Meet the climbers who solo above the sea

Deep water soloing – or psicobloc – is the purest form of climbing, say its devotees.
By Tarquin Cooper

You could be forgiven for not immediately connecting this with a form of climbing known as Psicobloc.

Also known as deep water soloing, the discipline involves climbing sea cliffs completely solo, without ropes or gear. The idea is that if you slip, you just fall in the sea. But there's more to it than that, say climbers like Chris Sharma and Eneko Pou. Below, we list the places and reasons that make the sport special.

1. The freedom
"For me it's absolutely the coolest way to go climbing," says Sharma. "Climbing without ropes is such an amazing feeling, but if you fall you die, so you have to climb below your limit. The beauty of this is that you can have that same freedom, and try things that are at your limit. The freedom you have with no ropes and at your limit – it's such a pure form of climbing."

Chris Sharma deep water solos in Mallorca
Chris Sharma sends it above Malllorca's surf © Corey Rich

2. You get to wear beach shorts
"It's also a water sport," says Sharma. "You're mixing mountain and surf culture. Climbers are traditionally in hiking boots and rain gear. We're in board shorts and flip flops. I grew up by the beach so it fits with who I am."

American climber Chris Sharma deep water climbing without ropes or support on the cliffs of the island of Mallorca, Spain
DWS is the purest way to climb, says Chris Sharma © Jimena Alarcón

3. Incredible locations
Deep water locations are always spectacular by the very fact that you're climbing above the ocean, often above crashing surf.  

"Sometimes the waves are going higher than the cliff. There's so much energy you can feel the cliffs vibrating. It's pretty exciting," adds Sharma.

There are epic sea cliff climbing locations in Thailand, Croatia, and England, but there's one place that trumps them all – the Spanish island of Mallorca, where the sport is known as psicobloc.

"It's the Mecca that everyone dreams of visiting," adds Chris. "Its the number one place – a beautiful island, really acceccssible and the rock is perfect."

Deep Water Soling climber James Pearson makes the second ascent of one of El Nido’s best Routes, Double Barrel, in the Philippines
James Pearson's second ascent of Double Barrel © Francisco Taranto Jr – FotoVertical

4. You can explore paradise 
Deep water soloing also offers potential to discover great new places, says James Pearson. The climber recently returned from a DWS trip to the Philippines with his wife Caroline Ciavaldini.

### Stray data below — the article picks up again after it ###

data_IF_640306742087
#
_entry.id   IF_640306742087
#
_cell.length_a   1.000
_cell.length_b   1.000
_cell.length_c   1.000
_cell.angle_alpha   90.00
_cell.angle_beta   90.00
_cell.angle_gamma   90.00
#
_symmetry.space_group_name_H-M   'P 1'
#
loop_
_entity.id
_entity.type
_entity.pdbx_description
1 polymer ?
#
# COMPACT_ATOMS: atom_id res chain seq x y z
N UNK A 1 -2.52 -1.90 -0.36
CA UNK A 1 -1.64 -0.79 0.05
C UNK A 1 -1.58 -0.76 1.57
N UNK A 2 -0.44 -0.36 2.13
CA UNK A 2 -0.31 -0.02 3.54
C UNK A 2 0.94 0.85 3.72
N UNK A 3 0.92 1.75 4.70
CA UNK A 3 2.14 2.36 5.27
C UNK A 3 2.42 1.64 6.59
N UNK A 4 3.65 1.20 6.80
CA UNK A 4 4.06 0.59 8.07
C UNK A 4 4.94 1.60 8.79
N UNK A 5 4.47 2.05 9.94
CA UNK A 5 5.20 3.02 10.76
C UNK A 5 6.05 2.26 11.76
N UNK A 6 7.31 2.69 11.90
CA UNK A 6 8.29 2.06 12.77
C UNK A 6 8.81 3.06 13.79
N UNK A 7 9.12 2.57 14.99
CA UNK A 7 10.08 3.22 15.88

"We went on a hunch, hoping to find a few good DWS routes. What we discovered blew away any expectation. It's a paradise of turquoise sea and unclimbed islands, with perfect cliffs and the potential to become one of the best DWS destinations in the world!" he says.

James Pearson Deep Water Soloing climbing on Sangat Island in the Philippines
Hanging out in the Philippines © Francisco Taranto Jr – FotoVertical

5. Being skinny is not an advantage
"You need to be able to take some hits," adds Sharma. "It's part of the game. So being skinny is not an advantage – you're more likely to get hurt."

While the sport will never be risk free, it is possible to minimise them. Chris adds that's you can correct your body position mid-fall so you land feet first. But only if you're super comfortable in the situation. "If you're freaking out, that's when you don't do the right thing."

Injuries can include burst ear drums, bruising and broken bones – and one treatment you could probably prefer to avoid – enemas! "You also need to be a strong swimmer," Sharma adds.

Eneko Pou performs during Red Bull Psicobloc at Lago General Carrera in Coyhaique, Chile on December 14th, 2012
Eneko Pou in action above Chile's chilly waters © De Heeckeren / Red Bull Content Pool

6. Cold water adds to the experience (but doesn't make it better)
A few years ago the DWS contest Red Bull Psicobloc took place in the frigid waters of Patagonia. "The water was only six degrees," recalls Eneko Pou, pictured above. "We started in the boat wearing down jackets and beanies. The place was really, really cold. It was the hardest psicobloc!"

The cold also puts otherwise great DWS locations, such as the south-west coast of England off limits to all but the hardiest of climbers. "Warm water is better," adds Eneko.

American climber Chris Sharma pictured Deep Water Climbing on the cliffs of the Spanish Island of Mallorca
That's one way to get down © Jimena Alarcón

7. The social life
In Mallorca not only is the water warm but the social life is hot too. "My friends are here," says Sharma. "It's like a second home."

"There are so many people here from Germany, England, Austria and the US," adds Pou. "It's the best place."

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